AP Biology class blog for discussing current research in Biology

Tag: paleontology

After 50 Years, Ancient Fish Finally Named

Tiktaalik roseae life restor

The Australian Outback is one of the most hostile environments on planet earth. Covering a land mass of nearly twenty two times the size of the United Kingdom, this dry landscape is a formidable and unforgiving adversary for the species that have adapted to inhabit it. But The Outback wasn’t always as dry as it is today. Millions of years ago, it was a lush, green biome that had rivers running in all directions. A recent archeological excavation has presented a team of scientists with a unique opportunity to name a fossil fish. Dr. Brian Choo of Findlers University and a team of researchers named the fish Harajicadectes zhumini after developing a more comprehensive understanding of the species. While fragments of Harajicadectes were discovered in 1973, a nearly complete specimen was unearthed by Flinders University in 2016, when they began constructing a comprehensive profile of the species.

By observing the skeletal remains, the team was able to reconstruct a hypothesized anatomy of the animal. One of its striking features was a series of large openings at the top of its head. “These spiracular structures are thought to facilitate surface air-breathing, with modern-day African bichir fish having similar structures for taking in air at the water’s surface,” commented Dr. Choo. In light of these findings, the team began to consider how the supplementary breathing apparatuses contribute to our evolutionary heritage. “The ability to supplement gill respiration with aerial oxygen likely afforded an adaptive advantage,” added Professor Long. Harajicadectes is a member of those intrepid water dwellers who brought life to land. Elpistostegalians gave way to limbed tetrapods in the evolutionary family tree.

The evolutionary edge that supplementary breathing gave Harajicadectes is not to be underestimated. It is widely understood that oxygen sustains life, but its immense significance can only be realized when looking at the molecular level of respiration. Mitochondria are one of the most ancient organelles and, according to the endosymbiont theory, preceded eukaryotic cells as aerobic bacteria. In the final and most powerful stage of Cellular respiration – oxidative phosphorylation – oxygen plays an essential role in ensuring that ATP is churning. Oxidative phosphorylation takes place in the mitochondrial inner membrane, where proton pumps transport hydrogen protons from the mitochondrial matrix to the intermembrane space where a gradient builds. Then, through simple diffusion, protons cross through the ATP synthase complex back into the matrix where they bind with O2 molecules, forming H2O as a byproduct. If Harajicadectes didn’t have access to oxygen on land, it would have only been able to leave the water for brief periods of time. This would have greatly reduced its competitive advantage on the shores and reduced the likelihood of limbed tetrapod evolution.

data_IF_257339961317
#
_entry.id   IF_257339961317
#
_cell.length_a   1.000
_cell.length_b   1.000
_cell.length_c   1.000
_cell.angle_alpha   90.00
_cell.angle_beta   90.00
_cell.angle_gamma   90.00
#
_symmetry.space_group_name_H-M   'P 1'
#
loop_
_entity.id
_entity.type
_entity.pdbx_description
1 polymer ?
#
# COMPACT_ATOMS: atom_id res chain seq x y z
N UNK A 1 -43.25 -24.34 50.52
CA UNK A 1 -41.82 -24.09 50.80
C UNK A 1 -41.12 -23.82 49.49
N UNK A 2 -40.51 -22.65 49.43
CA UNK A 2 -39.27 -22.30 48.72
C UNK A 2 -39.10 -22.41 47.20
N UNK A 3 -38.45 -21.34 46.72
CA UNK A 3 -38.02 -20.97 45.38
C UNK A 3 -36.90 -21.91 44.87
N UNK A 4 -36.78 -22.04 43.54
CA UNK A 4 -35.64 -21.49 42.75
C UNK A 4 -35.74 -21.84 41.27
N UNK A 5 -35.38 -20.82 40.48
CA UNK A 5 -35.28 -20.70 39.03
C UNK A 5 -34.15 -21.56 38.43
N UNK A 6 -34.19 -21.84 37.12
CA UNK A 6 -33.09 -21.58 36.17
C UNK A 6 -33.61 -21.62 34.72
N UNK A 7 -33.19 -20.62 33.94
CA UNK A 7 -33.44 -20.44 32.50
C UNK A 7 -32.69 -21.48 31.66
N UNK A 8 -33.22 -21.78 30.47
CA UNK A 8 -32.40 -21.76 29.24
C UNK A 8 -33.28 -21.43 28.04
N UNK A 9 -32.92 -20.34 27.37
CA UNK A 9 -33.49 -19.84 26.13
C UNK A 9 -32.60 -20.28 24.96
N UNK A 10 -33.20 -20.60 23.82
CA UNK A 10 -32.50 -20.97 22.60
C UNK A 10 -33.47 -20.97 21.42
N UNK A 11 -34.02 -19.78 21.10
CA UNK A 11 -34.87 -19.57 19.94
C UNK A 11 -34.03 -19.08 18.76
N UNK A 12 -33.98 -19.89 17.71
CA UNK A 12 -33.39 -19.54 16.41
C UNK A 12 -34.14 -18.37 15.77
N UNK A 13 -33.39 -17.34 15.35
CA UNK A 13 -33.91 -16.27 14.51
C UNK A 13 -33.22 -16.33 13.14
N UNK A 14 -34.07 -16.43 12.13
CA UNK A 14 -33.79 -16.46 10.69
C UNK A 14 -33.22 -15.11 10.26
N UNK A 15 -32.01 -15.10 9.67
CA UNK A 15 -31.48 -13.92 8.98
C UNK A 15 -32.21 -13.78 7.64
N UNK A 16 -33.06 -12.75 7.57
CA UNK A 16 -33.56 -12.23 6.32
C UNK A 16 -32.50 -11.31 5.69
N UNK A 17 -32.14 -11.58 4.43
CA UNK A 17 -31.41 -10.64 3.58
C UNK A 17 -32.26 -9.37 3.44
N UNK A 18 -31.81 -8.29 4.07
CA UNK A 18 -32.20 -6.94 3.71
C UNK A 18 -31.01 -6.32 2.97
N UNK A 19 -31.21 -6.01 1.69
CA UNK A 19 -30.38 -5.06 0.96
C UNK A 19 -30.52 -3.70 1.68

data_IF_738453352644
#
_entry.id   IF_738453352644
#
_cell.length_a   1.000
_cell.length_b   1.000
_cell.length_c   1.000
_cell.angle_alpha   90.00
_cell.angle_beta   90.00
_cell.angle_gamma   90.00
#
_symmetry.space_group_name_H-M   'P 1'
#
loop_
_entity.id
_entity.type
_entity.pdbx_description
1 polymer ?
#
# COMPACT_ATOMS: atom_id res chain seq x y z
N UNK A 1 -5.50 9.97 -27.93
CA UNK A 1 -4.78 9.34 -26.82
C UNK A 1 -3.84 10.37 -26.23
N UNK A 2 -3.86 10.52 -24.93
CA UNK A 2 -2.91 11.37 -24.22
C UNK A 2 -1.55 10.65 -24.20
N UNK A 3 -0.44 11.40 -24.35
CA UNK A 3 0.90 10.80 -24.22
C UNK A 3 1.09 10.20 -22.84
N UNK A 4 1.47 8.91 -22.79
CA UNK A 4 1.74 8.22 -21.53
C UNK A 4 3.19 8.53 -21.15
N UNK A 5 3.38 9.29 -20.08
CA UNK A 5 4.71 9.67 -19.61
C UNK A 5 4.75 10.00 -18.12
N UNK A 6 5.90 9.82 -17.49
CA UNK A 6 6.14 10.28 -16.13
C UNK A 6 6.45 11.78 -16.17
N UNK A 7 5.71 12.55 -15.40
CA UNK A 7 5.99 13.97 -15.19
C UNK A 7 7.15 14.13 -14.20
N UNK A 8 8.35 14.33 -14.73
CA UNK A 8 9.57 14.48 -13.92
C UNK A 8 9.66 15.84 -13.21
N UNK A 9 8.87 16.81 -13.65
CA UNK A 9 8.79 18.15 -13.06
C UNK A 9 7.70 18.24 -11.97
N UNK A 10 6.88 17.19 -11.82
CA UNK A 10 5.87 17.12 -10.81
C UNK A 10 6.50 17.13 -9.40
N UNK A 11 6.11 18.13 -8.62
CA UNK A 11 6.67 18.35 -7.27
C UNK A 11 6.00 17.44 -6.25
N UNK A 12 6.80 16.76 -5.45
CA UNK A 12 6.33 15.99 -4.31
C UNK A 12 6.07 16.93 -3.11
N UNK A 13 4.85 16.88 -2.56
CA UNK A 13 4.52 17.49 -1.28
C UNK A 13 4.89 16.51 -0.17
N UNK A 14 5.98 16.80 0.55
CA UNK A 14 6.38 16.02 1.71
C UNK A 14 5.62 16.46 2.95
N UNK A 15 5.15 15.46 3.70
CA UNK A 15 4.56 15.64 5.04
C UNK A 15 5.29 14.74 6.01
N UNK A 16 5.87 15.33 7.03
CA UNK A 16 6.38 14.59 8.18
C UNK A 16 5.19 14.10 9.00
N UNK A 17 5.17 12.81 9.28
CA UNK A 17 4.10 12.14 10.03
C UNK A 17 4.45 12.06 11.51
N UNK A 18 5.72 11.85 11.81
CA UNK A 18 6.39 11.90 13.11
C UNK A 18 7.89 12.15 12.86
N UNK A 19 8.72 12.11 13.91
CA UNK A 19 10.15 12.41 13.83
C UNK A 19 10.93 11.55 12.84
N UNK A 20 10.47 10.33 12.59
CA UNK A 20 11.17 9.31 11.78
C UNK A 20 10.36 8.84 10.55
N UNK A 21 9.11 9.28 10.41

I think the field of paleontology is an underappreciated field of biology and science. Just as the field of history provides context for the problems of today, paleontology better helps modern biologists understand how, when, and why species evolve as they do. This naming of the animal has been fifty years in the making, but thanks to the team of Australian scientists, we understand our evolutionary beginnings slightly better. I find the mapping of ancient biomes fascinating, and as more advanced chemistry develops, maybe one day scientists will be able to bring these prehistoric animals back to life. 

Love in the World of Paleontology: The Story of Annie Alexander

This is not just a biology story

Annie Montaque Alexander was born on December 29th, 1867. In 1901, she found herself attending a lecture by John C. Merriam on paleontology at Berkeley University. She was hooked instantly and requested to join the fossil explorations.

Annie’s life is defined by traveling. She was an outdoors person and fossil exploration was like a gold mine for her. She took part in explorations to Fossil Lake, Oregon (1901), Shasta County, California (1902 & 1903), and the West Humboldt Range in Nevada (1905). This last expedition discovered a large amount of Triassic ichthyosaur skeletons, including some of the largest in the world. 

An ichthyosaur is any member of an extinct species of aquatic reptiles. They are similar to porpoises in appearance and are distant relatives of lizards and snakes. They are highly specialized, but not dinosaurs. Their remains span almost the entire Mesozoic Era, but are abundant and diverse during the Triassic and Jurassic periods.